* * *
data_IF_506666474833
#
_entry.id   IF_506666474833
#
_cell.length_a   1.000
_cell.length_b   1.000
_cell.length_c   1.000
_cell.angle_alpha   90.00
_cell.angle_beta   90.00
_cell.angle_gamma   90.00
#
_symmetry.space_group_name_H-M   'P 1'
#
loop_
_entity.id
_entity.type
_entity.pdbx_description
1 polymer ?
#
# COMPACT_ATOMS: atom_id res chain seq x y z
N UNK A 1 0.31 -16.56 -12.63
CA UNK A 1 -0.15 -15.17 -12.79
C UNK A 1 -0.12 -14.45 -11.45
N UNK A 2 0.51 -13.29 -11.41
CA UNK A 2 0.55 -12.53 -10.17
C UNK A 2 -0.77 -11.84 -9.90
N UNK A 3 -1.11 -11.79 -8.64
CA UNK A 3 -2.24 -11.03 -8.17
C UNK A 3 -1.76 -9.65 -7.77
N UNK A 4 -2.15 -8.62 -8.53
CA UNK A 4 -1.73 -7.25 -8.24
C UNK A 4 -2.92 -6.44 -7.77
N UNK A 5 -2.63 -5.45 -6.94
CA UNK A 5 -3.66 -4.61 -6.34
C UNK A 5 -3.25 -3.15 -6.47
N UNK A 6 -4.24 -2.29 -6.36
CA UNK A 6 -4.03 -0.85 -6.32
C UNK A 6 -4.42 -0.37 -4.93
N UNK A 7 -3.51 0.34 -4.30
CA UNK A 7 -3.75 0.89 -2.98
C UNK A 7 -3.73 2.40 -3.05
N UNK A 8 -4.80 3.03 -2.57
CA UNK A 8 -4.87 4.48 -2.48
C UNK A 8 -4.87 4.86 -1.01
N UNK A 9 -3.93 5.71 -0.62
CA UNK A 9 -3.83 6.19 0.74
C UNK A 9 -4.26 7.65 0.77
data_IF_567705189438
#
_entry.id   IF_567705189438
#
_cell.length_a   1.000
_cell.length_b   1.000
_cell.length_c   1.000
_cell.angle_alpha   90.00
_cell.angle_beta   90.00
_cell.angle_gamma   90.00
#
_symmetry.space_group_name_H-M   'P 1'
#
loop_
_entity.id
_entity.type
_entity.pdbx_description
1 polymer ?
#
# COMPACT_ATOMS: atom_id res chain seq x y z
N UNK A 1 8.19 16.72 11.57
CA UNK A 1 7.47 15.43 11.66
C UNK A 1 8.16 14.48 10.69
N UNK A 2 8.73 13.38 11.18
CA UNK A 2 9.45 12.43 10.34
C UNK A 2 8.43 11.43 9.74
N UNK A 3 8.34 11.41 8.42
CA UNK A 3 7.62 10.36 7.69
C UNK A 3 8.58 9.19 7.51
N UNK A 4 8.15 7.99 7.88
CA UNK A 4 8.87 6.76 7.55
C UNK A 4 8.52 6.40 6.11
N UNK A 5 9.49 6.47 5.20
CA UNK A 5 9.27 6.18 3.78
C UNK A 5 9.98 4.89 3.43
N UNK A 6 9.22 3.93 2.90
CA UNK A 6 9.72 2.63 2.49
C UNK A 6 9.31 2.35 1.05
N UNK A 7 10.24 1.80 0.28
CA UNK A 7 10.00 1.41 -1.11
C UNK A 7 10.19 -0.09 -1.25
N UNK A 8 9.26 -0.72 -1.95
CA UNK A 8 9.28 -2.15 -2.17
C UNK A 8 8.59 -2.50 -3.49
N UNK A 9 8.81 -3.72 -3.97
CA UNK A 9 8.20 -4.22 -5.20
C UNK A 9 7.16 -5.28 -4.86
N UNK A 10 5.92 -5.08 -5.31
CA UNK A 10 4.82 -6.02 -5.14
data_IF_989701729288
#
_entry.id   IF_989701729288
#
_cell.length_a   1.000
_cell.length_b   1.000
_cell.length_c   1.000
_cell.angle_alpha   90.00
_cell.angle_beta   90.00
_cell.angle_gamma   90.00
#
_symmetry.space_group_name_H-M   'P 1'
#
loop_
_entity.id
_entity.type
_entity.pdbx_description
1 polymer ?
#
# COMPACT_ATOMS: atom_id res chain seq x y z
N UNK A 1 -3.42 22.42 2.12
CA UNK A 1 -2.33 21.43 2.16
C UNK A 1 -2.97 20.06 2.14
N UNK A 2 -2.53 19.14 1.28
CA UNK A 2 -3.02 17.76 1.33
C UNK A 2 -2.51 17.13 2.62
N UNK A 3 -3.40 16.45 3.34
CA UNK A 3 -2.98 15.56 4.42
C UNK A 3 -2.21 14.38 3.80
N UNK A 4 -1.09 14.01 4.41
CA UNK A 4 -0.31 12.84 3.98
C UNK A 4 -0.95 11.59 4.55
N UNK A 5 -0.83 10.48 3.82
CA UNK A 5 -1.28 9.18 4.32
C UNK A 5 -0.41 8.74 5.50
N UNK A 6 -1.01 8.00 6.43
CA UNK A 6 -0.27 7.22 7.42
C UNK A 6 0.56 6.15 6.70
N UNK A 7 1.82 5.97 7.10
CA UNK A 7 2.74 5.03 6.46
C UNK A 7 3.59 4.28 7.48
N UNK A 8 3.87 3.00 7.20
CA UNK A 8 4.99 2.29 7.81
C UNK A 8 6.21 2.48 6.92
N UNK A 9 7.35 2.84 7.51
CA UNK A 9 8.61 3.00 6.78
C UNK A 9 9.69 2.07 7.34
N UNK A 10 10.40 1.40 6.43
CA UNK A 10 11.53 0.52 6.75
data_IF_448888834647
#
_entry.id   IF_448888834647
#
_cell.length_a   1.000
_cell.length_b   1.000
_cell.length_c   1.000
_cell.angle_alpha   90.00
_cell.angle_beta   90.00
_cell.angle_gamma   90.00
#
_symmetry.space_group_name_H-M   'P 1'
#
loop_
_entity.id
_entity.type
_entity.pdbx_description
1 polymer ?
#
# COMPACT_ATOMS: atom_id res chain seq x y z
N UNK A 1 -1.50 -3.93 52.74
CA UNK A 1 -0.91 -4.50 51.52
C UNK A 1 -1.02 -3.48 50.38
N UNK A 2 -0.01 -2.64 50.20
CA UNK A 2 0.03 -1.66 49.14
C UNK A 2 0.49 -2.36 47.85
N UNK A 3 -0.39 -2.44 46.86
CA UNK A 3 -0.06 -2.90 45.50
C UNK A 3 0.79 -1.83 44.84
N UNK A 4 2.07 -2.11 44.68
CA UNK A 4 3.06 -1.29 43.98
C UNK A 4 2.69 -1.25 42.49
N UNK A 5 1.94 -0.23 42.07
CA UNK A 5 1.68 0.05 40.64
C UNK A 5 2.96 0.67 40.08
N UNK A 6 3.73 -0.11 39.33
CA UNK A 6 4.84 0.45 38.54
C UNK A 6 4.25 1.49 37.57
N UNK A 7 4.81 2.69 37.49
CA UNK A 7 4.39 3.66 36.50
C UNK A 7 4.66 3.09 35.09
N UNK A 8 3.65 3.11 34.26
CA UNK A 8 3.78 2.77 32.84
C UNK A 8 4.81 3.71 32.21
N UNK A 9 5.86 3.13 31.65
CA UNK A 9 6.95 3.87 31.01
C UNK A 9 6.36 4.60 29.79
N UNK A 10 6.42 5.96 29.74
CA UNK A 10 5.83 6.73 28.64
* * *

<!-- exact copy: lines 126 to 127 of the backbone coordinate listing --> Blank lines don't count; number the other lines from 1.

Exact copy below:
N UNK A 4 -1.09 14.01 4.41
CA UNK A 4 -0.31 12.84 3.98